While perusing the standings the other day, I was surprised to see we’re already past the half-way mark of the NBA season. And for those in head-to-head leagues, that means we’re almost 2/3rds of the way through the fantasy regular season! It’s time to take stock of our team(s) and see where injuries, pick-ups, and dropped busts have left us situated. For example, half my starters this week on one team have been free agent pickups. I have some idea of my team’s strengths and weaknesses, but it’s a vastly different group than what I started with. Once we identify our short-comings, it’s as simple as grabbing a couple centers for a pair of guards to make up ground in boards and blocks, right? Maybe. But there are constraints that might make it more complicated than that. You may be losing stats you need by doing that and you may not be able to fit two extra centers into your lineup, anyway.

This week I’d like to bring up a concept many of you are probably familiar with, but often goes forgotten: Out-of-position stats. What if you’re low in rebounds, but you don’t have room to add/start a center? Well, you could trade a traditional point guard (assuming you were set with PG stats) for Dejounte Murray (9.5 rebounds per 36 minutes last season, and yes, by the way, I’m choosing an alternate universe in which he’s healthy for this hypothetical situation). Considering trading for or picking up players that get atypical stats for their position can make a ton of sense for a lot of reasons. Maybe you lost a big assist guy like John Wall or your dominant rebounder in Clint Capela. Maybe you’ve got another out-of-position stats guy that hurts you because of what he lacks (Dejounte’s assists and three-pointers, for example). Also, when you have out-of-position stats, like say Nikola Mirotic’s 3s, you can afford to have additional atypical players that others in your league might devalue, like Elfrid Payton, a guard that doesn’t hit many threes. Get creative and check out some of the players I’ve listed below.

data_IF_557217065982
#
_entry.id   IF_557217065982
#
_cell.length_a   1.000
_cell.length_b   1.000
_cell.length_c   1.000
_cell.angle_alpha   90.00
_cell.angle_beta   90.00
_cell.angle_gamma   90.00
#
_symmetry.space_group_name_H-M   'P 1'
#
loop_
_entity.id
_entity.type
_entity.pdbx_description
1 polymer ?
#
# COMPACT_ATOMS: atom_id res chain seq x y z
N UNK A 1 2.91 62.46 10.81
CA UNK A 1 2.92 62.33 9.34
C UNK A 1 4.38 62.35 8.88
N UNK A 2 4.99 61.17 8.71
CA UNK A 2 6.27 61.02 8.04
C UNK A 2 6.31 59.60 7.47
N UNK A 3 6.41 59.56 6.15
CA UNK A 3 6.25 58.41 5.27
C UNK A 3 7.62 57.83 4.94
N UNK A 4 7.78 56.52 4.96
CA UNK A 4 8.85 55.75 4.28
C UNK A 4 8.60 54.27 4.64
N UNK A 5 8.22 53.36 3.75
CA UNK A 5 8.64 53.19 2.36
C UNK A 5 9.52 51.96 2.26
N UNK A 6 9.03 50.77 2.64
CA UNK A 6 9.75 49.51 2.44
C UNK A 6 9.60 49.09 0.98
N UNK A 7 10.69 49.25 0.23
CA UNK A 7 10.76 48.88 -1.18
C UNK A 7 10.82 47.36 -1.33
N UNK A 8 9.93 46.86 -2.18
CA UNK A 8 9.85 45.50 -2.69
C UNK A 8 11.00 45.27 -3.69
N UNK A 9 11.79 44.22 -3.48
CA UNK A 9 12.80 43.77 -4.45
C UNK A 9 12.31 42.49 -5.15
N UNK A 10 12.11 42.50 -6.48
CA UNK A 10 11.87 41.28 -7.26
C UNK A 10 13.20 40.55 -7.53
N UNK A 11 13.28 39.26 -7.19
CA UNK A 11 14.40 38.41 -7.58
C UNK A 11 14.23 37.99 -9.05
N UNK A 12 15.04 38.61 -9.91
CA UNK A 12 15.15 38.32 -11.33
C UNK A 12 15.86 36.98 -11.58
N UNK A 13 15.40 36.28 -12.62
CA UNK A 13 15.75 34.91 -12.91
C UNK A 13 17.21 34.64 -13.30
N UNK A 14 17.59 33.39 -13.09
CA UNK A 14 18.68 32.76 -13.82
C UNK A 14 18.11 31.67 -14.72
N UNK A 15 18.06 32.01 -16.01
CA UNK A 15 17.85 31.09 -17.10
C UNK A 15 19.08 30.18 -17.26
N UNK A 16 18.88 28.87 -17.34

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I’m back after a one-week break due to unavoidable obligations (I know, boring real-life) and a lot happened while I was gone in the fantastic world of the NBA. Giannis and James Harden are literally going head-to-head for the MVP award, the Lakers are in a disarray without Lebron, but the most important news report surfaced yesterday. The Philadelphia 76ers are signing the one, the only, the real fantasy king and Son’s favorite player of this century, Corey Brewer!!

Get up from your chair at work, from your bed, or from your bathroom and run to pick up the player that was projected 91st this summer. Sorry Son, I had to do it. If you have no idea what I’m talking about, acquaint yourselves to our inside joke by searching for the 91st ranked player here and taking a look at the comments…

The only upside to not publishing an article last week is that my suggestions can be judged on a two-week basis, which is a markedly larger sample size, so let’s quickly go through them. Both Tomas Satoransky and Thomas Bryant had great performances and will continue to have solid value without John Wall around. The same cannot be said for Willy Hernangomez, who has so far failed to capitalize on his increased opportunity and is thus a tough hold in standard leagues. But to compensate for this bad suggestion and, if you allow me to toot my own horn, both Derrick White and Austin Rivers have outperformed expectations and possibly have won some matchups with their performance during the last two weeks. Finally, it’s been a rollercoaster ride with Luke Kornet, as he had three awesome games and three bad one. Enes Kanter missed some time but Mitchell Robinson’s potential return could complicate things for Luke. I will have the pleasure to watch him in all his awkwardness live in the London game, so you will have a first-hand report of his performance next week.